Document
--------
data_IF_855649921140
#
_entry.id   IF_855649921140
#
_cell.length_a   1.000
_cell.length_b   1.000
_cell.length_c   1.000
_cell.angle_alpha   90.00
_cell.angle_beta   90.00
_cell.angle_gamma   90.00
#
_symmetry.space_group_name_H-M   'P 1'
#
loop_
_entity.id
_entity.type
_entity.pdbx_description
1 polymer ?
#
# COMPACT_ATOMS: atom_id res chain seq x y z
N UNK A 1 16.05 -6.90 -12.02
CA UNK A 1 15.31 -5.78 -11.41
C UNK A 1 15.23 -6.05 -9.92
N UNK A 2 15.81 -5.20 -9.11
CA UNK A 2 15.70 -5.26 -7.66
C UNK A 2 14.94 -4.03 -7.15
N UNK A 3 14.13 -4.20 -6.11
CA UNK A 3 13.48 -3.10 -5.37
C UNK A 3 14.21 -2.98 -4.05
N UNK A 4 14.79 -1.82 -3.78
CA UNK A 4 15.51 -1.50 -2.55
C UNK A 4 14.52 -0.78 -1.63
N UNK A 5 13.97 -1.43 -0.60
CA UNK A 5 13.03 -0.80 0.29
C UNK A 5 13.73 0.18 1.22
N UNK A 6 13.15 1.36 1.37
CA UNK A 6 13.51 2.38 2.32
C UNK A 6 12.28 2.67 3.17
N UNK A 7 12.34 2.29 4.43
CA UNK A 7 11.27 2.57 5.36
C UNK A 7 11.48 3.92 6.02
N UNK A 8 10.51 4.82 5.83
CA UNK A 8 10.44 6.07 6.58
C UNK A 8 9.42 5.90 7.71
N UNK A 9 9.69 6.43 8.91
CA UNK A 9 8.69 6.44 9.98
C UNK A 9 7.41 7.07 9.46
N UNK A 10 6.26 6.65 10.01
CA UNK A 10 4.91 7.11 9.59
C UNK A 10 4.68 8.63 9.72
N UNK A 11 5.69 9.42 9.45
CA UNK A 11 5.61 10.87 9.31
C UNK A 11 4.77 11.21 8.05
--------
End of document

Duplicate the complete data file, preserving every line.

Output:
data_IF_855649921140
#
_entry.id   IF_855649921140
#
_cell.length_a   1.000
_cell.length_b   1.000
_cell.length_c   1.000
_cell.angle_alpha   90.00
_cell.angle_beta   90.00
_cell.angle_gamma   90.00
#
_symmetry.space_group_name_H-M   'P 1'
#
loop_
_entity.id
_entity.type
_entity.pdbx_description
1 polymer ?
#
# COMPACT_ATOMS: atom_id res chain seq x y z
N UNK A 1 16.05 -6.90 -12.02
CA UNK A 1 15.31 -5.78 -11.41
C UNK A 1 15.23 -6.05 -9.92
N UNK A 2 15.81 -5.20 -9.11
CA UNK A 2 15.70 -5.26 -7.66
C UNK A 2 14.94 -4.03 -7.15
N UNK A 3 14.13 -4.20 -6.11
CA UNK A 3 13.48 -3.10 -5.37
C UNK A 3 14.21 -2.98 -4.05
N UNK A 4 14.79 -1.82 -3.78
CA UNK A 4 15.51 -1.50 -2.55
C UNK A 4 14.52 -0.78 -1.63
N UNK A 5 13.97 -1.43 -0.60
CA UNK A 5 13.03 -0.80 0.29
C UNK A 5 13.73 0.18 1.22
N UNK A 6 13.15 1.36 1.37
CA UNK A 6 13.51 2.38 2.32
C UNK A 6 12.28 2.67 3.17
N UNK A 7 12.34 2.29 4.43
CA UNK A 7 11.27 2.57 5.36
C UNK A 7 11.48 3.92 6.02
N UNK A 8 10.51 4.82 5.83
CA UNK A 8 10.44 6.07 6.58
C UNK A 8 9.42 5.90 7.71
N UNK A 9 9.69 6.43 8.91
CA UNK A 9 8.69 6.44 9.98
C UNK A 9 7.41 7.07 9.46
N UNK A 10 6.26 6.65 10.01
CA UNK A 10 4.91 7.11 9.59
C UNK A 10 4.68 8.63 9.72
N UNK A 11 5.69 9.42 9.45
CA UNK A 11 5.61 10.87 9.31
C UNK A 11 4.77 11.21 8.05